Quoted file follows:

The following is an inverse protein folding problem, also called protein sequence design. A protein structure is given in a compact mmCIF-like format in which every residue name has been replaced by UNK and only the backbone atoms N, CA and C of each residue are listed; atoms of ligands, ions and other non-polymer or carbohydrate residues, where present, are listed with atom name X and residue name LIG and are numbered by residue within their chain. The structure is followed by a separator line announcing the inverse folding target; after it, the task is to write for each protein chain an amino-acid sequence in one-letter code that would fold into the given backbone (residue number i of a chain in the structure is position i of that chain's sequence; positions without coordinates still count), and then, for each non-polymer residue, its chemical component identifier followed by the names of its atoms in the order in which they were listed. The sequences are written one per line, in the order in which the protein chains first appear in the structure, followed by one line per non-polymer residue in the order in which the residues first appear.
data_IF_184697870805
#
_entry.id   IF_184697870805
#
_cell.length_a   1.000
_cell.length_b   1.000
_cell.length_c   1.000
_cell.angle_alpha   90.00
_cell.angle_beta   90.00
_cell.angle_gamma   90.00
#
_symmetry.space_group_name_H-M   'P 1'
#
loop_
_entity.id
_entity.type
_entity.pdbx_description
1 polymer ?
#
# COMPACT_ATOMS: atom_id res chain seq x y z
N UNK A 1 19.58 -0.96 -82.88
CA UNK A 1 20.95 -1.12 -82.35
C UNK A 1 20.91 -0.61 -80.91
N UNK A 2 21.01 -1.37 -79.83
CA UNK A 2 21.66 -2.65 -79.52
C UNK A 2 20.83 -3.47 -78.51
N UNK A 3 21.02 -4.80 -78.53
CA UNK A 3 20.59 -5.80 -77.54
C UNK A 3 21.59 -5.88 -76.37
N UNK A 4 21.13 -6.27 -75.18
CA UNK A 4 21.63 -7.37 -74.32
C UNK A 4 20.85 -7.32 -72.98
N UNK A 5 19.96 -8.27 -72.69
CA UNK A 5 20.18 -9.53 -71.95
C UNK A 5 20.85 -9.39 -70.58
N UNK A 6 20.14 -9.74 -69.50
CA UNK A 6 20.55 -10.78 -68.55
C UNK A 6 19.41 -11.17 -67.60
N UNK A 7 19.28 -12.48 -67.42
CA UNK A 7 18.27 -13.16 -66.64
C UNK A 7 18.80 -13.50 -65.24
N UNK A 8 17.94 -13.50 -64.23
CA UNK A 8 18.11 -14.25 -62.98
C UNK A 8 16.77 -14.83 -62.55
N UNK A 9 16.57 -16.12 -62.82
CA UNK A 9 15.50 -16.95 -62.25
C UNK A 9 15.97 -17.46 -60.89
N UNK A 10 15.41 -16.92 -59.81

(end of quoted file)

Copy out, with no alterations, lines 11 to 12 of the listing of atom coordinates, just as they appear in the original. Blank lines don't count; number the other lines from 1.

_cell.angle_gamma   90.00
#